The Sunshine State’s subtropical coastlines and wide-open inlands became the site of numerous military training and intelligence facilities during WWI. The largest installment was U.S. Army Camp Joseph E. Johnston in Jacksonville. Originally known as Black Point, the National Guard first used the site beginning in 1909. When the war came, the U.S. Army renamed the site Camp Joseph E. Johnston and opened it as an Army Quartermaster training camp in November 1917. The camp grew to include over 600 buildings and at one time held a population of just under 27,000. Additionally, five of the nation’s 35 flying schools operated in Florida: Naval Air Station Pensacola, Curtiss Field and Chapman Field in Miami, and Carlstrom Field and Dorr Field in Arcadia. Inventors Charles Kettering and Lawrence Sperry used the open spaces in Arcadia, or “Aviation City,” as it became known during the war, to test guided missiles. Their project did not succeed. Key West’s balmy winters also made it an ideal site for Thomas A. Edison, who chaired the Naval Consulting Board during the war, to conduct experiments for the development of depth bombs. President Wilson designated Key West, Tampa and Pensacola as defensive sea areas. Men stationed in those locations utilized an array of flying machines and sea vessels to defend the coasts against enemy attack. Thankfully, no such assault occurred.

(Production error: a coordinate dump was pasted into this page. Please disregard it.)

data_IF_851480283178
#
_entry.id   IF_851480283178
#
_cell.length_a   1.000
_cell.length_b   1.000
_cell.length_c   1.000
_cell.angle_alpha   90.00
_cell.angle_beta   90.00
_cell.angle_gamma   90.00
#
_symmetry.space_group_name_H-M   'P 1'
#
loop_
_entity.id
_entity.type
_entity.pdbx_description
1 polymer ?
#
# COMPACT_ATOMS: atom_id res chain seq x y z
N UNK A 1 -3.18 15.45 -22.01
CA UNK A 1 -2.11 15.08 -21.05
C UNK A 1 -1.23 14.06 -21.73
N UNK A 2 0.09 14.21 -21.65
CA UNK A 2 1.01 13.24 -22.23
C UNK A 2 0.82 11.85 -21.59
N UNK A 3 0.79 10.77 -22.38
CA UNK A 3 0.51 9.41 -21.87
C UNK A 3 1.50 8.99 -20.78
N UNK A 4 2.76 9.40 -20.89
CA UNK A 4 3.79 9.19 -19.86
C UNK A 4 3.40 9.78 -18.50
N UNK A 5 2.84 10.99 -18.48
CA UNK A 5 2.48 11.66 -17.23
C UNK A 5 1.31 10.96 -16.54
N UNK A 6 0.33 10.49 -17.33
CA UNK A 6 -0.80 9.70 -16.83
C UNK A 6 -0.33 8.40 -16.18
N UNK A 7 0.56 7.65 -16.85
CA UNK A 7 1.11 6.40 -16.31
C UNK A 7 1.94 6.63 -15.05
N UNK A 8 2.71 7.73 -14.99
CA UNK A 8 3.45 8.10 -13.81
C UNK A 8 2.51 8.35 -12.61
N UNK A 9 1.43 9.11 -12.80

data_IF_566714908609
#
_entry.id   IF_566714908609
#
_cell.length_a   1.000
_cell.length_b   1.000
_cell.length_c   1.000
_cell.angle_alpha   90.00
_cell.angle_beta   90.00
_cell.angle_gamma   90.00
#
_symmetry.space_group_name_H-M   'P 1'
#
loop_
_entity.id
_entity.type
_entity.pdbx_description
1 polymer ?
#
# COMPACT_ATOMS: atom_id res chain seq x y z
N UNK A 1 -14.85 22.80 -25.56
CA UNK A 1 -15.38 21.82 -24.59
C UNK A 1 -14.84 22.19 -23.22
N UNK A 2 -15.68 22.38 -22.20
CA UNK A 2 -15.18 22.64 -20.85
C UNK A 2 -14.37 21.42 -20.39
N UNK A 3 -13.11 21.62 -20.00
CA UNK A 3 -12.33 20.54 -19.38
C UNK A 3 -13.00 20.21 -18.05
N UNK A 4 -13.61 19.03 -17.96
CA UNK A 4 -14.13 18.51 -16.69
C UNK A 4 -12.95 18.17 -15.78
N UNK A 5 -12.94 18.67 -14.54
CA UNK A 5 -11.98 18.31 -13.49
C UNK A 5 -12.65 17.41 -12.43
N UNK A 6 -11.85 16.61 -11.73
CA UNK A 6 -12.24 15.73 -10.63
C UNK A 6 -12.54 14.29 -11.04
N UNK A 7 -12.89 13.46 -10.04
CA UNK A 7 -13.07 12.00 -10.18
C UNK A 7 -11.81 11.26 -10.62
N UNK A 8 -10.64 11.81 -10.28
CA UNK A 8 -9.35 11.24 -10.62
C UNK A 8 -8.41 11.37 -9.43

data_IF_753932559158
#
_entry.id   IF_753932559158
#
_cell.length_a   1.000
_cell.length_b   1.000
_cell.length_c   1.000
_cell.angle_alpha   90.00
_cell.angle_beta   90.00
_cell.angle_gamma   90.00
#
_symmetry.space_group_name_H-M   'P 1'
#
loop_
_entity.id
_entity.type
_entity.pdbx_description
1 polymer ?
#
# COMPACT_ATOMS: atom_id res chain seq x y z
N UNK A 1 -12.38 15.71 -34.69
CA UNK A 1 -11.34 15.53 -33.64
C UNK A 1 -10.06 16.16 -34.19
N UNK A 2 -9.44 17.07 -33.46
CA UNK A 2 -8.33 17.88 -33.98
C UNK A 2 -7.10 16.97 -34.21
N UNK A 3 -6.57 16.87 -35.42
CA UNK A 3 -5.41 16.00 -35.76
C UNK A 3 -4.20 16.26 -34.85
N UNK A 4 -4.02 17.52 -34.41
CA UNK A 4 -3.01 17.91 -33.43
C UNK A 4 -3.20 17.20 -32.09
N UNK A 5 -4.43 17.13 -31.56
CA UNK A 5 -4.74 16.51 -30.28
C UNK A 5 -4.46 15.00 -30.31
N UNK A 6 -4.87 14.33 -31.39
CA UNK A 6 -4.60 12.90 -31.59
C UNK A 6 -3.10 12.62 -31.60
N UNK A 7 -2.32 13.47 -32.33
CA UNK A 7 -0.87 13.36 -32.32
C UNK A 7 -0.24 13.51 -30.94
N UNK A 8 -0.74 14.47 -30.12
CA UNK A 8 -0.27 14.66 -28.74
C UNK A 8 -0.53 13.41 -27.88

After Germany’s final defeat on November 11, 1918, Florida’s troops in Europe began returning home. Six months later, in June 1919, President Wilson signed the Treaty of Versailles, which outlined the terms for post-WWI peace. For some, the heavy physical and emotional burdens of modern warfare lingered. Troops were shell-shocked by their experiences in the trenches and their exposure to chemical warfare long after their return home. Nonetheless, the war brought Floridians — many of whom would not have otherwise ventured far from their hometowns — into contact with people from other states and created perhaps the first shared national experience of the 20th century. In his first post-war address to the Florida Legislature in 1919, Governor Sidney Catts reflected on the importance of the state’s contributions to the war and described the war as an effective catalyst for “cementing our own people, as a nation, in the bonds of friendship, unity and strength.”